Macro photography especially requires you to check and change your settings constantly
My second DSLR Photography lesson with my youngest student, Libby (1st lesson), was my first time to have a lesson at the Florida Botanical Gardens, which turned out to be an excellent location. We focused exclusively on macro photography this time, in particular, flowers. We must have photographed ten different kinds of flowers in two hours, as well as different colors of some types. We ran out of time before we ran out of subject material.
Now with a DSLR you really need to have a dedicated macro lens to get the best macro photography results. Unlike point-and-shoot digital cameras that are jack-of-all-trades, if you simply turn the settings dial on your DSLR to its macro mode (if it has one), this will not magically transform it into a camera capable of making a macro shot. Therefore, I have no idea why camera makers have these "presets" on lower-end DSLR cameras.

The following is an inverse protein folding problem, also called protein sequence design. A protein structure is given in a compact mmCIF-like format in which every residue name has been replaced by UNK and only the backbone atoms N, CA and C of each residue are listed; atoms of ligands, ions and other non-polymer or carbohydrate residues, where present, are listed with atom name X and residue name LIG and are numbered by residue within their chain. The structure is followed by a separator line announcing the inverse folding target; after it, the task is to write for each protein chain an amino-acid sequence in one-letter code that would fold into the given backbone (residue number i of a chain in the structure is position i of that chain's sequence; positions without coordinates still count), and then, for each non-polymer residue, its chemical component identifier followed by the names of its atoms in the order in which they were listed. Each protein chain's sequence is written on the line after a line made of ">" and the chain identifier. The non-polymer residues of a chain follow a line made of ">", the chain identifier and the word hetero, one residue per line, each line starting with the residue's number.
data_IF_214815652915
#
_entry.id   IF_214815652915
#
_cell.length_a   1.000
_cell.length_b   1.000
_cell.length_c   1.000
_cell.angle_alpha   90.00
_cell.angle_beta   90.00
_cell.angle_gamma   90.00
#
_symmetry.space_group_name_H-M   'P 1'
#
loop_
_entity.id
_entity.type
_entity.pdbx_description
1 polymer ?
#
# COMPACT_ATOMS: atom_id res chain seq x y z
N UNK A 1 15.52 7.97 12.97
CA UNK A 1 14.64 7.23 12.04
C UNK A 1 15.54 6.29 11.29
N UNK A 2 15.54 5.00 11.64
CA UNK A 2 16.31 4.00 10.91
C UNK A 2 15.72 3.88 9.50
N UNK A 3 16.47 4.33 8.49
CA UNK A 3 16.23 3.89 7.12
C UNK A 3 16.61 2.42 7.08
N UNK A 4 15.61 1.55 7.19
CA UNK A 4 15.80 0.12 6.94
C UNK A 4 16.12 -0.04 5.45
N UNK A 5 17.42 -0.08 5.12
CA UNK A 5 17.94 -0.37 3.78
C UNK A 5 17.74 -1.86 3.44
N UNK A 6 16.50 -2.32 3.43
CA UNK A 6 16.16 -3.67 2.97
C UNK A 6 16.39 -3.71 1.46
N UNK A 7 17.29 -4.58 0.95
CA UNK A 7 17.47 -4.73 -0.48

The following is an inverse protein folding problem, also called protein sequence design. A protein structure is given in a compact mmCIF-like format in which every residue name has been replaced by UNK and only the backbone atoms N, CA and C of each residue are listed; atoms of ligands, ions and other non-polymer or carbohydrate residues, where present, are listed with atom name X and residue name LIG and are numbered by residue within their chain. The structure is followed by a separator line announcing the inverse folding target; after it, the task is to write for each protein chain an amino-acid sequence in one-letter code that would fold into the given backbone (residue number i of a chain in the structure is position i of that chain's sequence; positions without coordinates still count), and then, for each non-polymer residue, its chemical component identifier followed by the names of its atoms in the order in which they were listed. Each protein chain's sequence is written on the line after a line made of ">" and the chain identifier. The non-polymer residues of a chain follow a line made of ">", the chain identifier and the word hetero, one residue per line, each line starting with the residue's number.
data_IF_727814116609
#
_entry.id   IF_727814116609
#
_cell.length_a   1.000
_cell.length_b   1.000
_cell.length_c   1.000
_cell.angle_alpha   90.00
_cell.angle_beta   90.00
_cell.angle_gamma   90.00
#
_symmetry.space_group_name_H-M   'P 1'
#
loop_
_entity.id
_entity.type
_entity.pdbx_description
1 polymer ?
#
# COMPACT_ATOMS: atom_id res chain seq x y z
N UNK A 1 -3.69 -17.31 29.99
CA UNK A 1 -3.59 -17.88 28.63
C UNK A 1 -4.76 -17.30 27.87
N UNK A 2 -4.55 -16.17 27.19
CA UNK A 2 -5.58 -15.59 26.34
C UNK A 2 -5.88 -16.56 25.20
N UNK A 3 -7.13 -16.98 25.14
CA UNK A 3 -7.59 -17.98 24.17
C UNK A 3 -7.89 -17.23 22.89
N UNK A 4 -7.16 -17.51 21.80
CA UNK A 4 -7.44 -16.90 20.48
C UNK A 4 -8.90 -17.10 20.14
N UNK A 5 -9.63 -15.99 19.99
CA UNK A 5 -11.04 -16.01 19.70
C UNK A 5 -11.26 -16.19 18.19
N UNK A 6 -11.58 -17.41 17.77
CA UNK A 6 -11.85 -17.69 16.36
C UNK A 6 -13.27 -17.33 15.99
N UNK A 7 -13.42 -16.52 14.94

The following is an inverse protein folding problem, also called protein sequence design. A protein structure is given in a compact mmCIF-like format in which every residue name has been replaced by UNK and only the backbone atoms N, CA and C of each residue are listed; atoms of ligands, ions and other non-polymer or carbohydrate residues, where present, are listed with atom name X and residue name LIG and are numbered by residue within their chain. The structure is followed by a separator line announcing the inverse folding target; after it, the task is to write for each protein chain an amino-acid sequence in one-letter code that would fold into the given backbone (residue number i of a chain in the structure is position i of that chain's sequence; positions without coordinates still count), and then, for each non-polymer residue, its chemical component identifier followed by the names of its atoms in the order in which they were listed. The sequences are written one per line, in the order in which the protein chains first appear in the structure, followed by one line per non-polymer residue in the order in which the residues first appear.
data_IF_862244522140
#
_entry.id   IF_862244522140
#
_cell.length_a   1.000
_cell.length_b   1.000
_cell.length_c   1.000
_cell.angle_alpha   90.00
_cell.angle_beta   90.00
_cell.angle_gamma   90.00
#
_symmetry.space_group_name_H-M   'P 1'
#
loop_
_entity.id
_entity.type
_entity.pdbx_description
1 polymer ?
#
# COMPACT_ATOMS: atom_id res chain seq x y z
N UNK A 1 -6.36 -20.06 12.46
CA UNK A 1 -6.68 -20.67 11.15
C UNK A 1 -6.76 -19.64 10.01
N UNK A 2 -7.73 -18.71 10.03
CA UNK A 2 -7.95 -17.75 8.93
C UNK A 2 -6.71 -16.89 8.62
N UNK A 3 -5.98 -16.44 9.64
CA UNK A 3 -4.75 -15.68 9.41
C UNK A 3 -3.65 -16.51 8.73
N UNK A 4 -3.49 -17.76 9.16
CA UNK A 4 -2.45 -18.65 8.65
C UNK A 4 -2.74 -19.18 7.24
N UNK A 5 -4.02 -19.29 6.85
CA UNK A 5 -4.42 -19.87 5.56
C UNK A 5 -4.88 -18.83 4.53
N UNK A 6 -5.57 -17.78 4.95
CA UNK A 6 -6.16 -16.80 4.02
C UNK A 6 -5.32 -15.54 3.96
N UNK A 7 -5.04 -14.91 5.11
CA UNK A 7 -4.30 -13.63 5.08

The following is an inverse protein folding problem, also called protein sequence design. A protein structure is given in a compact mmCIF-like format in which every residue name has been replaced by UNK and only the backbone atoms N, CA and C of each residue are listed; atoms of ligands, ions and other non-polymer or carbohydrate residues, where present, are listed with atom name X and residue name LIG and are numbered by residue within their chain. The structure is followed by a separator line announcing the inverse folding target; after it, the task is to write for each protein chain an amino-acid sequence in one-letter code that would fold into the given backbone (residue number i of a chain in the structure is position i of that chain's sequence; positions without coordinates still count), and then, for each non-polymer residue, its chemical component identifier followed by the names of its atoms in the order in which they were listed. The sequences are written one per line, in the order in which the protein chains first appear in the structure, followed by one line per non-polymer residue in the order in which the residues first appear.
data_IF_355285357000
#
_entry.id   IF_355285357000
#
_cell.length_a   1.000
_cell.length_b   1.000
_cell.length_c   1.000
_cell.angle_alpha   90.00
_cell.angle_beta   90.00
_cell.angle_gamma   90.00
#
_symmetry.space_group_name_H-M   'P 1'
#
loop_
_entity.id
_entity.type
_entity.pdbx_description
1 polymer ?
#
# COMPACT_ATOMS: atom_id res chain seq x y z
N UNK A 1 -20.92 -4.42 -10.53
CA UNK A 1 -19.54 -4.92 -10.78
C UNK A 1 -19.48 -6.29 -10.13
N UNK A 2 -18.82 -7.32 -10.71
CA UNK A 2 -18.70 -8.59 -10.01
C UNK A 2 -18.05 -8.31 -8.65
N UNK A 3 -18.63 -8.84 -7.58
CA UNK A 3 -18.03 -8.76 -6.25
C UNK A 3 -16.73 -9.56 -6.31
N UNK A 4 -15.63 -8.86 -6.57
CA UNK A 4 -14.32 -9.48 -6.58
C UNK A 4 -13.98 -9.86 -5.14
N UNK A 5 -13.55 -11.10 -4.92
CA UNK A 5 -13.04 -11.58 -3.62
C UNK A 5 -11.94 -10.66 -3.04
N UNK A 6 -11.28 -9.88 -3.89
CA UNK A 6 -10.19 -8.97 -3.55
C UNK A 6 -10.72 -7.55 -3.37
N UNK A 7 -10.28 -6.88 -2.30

Libby did not have a dedicated macro lens, but we made due with what she had (17-50mm kit lens). Besides having a macro lens, to be able to make a macro shot like you see in magazines you need a sturdy tripod and excellent lighting, like a ring flash of some kind. Macro photography is hard.
However, it is great for getting a photographer to become obsessed with checking and changing settings, which I always tell my students to do. You might be photographing a white flower in shade and next trying to photograph a purple flower in direct sunlight. Significant settings changes are required to shoot in such varied conditions. I bet Libby's thumbs were getting sore from changing aperture, ISO and exposure compensation so much!
I had a very good time exploring the gardens with Libby during our lesson and look forward to bring more students to this exciting new DSLR photography lesson location.
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